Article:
- On1 Photo Raw 2018 Sharpening Filter – I have noted this before and it is still gives excellent results. (Settings: Type High Pass, Halo 84, Amount 68, Protect Shadows 11 and Protect Highlights 11.) I did not like their Dynamic Contrast for this, but it is still a really good filter.
- Photoshop Unsharp Mask using LAB Mode twice. (Settings: Amount 100, Radius 3.0, and Threshold 4.) Downside is that I had to create a duplicate document to go into LAB mode to apply and then bring the layer back into PS. (This technique was first seen in Scott Kelby’s The Digital Photography Book. (Go to Image -> Mode -> Lab color; Highlight the Lightness Channel in Channel’s panel, Apply Unsharp Mask Amount 100, Radius 3, and Threshold 4; Apply Unsharp Mask filter again; and go back to Image -> Mode -> RGB.)
- Photoshop Smart Sharpen filter. I have never used this much, but Blake Rudis discussed it in his Photoshop CC Boot Camp on Creative Live recently and it really looks good. (Settings: Amount 417%, Radius 2.7, Reduce Noise 40%, Remove Gaussian Blur, Shadows Fade Amount 12, Tonal Width 50%, Radius 21, and Highlights set to Fade Amount 0.)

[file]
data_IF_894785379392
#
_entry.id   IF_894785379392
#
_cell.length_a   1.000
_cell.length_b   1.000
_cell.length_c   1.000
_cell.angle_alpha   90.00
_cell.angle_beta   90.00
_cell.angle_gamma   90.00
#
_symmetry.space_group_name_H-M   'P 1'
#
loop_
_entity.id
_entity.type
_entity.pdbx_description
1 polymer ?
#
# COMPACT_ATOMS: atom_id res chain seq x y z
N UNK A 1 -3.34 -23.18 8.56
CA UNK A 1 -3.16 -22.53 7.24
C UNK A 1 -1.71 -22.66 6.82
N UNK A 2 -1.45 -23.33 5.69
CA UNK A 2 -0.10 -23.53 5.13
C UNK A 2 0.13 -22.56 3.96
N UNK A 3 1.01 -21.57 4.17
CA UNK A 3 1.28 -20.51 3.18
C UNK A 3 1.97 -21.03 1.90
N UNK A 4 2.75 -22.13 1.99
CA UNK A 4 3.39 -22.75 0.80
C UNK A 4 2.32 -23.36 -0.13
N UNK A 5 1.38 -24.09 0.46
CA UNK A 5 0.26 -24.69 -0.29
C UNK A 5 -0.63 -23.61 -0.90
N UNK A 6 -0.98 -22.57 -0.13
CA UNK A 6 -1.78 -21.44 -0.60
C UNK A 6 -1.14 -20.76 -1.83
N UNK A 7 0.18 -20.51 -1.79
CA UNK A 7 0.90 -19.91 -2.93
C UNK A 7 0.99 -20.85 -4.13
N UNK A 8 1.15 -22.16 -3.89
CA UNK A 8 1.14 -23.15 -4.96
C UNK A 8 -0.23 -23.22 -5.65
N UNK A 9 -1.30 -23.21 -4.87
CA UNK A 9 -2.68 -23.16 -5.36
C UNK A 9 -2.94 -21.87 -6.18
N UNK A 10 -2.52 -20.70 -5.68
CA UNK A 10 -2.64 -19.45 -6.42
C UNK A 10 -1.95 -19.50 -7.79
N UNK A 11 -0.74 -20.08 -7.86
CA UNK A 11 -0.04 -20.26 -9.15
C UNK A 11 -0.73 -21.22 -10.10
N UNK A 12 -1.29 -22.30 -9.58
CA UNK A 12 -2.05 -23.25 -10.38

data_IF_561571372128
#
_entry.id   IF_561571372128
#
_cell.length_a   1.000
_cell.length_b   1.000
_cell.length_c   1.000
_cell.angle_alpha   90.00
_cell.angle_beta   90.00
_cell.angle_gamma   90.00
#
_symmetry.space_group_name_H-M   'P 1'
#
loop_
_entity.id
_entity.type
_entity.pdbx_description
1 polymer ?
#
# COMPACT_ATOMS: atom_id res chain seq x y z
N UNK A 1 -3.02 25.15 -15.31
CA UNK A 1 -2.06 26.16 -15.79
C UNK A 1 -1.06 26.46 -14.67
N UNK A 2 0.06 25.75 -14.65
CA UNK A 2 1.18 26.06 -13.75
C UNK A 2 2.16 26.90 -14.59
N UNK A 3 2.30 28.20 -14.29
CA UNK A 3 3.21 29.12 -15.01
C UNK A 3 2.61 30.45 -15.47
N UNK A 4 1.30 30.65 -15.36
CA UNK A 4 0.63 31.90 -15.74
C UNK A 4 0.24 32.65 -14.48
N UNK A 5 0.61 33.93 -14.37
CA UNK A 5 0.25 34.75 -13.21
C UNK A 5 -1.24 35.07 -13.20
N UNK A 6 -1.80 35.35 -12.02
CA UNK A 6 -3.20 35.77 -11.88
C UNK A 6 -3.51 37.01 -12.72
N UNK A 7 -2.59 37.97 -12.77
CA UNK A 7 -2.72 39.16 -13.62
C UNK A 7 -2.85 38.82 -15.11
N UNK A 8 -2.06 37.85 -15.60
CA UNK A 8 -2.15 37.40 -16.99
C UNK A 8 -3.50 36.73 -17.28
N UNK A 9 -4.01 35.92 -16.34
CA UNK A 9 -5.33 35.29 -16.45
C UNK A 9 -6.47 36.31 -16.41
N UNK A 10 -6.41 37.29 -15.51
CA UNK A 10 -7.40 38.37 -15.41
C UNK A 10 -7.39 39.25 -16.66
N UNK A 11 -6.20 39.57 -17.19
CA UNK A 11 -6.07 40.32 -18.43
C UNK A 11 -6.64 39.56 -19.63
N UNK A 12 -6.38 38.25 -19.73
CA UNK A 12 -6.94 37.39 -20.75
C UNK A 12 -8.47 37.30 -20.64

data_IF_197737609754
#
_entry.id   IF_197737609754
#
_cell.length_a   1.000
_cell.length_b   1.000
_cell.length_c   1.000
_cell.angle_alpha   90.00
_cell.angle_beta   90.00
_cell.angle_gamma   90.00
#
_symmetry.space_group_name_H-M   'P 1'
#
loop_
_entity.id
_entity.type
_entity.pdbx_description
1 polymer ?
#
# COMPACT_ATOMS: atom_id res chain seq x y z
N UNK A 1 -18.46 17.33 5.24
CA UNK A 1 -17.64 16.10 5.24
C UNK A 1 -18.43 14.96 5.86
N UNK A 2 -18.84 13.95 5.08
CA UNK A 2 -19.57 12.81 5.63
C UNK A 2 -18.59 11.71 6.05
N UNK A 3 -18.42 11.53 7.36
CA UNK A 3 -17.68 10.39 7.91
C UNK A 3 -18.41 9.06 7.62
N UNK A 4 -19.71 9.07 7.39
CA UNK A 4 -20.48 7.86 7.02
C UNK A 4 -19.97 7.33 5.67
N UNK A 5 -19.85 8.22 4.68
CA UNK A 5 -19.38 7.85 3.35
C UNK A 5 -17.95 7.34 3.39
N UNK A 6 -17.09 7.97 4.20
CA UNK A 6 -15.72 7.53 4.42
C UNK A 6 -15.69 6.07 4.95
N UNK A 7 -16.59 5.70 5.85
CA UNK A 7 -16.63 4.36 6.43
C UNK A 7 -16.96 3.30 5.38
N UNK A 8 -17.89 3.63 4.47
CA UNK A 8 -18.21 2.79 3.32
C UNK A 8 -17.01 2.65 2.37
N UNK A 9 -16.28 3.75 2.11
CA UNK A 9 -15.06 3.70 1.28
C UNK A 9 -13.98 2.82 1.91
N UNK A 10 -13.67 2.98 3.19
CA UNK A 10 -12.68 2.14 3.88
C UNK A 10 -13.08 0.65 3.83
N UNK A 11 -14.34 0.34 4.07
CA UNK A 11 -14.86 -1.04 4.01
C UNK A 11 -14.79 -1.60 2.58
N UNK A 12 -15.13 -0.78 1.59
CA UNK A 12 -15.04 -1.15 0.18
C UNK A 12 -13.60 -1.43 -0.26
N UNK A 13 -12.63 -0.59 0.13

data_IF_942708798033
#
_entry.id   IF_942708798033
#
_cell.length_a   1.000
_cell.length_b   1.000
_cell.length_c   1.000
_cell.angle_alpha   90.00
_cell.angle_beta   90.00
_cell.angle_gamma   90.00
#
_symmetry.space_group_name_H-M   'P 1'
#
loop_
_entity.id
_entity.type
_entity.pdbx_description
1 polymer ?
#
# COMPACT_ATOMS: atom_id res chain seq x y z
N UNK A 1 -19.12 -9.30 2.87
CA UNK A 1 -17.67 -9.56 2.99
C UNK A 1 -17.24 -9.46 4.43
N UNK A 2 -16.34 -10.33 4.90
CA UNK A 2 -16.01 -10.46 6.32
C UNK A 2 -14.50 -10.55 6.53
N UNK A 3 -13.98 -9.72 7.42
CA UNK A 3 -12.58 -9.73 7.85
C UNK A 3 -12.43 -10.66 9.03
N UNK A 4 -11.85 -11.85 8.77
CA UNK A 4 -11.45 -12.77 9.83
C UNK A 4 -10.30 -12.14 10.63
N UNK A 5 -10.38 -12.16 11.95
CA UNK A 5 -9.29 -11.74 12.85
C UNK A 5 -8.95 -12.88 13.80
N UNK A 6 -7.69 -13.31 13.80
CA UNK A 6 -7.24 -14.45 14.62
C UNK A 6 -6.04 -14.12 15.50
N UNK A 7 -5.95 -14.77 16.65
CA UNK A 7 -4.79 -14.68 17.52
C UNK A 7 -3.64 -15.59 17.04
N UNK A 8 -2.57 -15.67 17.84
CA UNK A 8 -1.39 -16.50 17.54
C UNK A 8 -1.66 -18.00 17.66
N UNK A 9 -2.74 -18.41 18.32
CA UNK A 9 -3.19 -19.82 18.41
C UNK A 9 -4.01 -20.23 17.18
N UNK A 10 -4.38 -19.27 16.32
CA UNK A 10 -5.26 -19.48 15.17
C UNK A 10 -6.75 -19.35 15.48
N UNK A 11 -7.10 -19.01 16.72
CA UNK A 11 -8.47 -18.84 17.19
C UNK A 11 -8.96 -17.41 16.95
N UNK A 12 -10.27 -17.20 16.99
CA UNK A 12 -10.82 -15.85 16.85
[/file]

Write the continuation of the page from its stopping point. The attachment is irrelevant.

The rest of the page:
The High Pass Filter effects in the past have proved to be quite nice, but not so good on this image. I will still use the Sharpening in Lightroom – it does work well at the very beginning of the workflow when just a little sharpening is needed. I will probably use the Smart Sharpen Filter in Photoshop when I need a hammer! And a lot of people use Topaz Detail to do a final sharpening for printing. Many of the other choices would do fine for sharpening and with a different kind of image, they might look a lot better than what the floral results were. And remember if you are working in a plugin using various adjustments or filters, using the compatible sharpening filters will probably work just fine – they were developed to work with their own products. This blog just presented some examples of some of the things that can be done to sharpen an image. There are so many combinations that I could have done many more techniques. Check out the resources below for other ideas on how to do this well.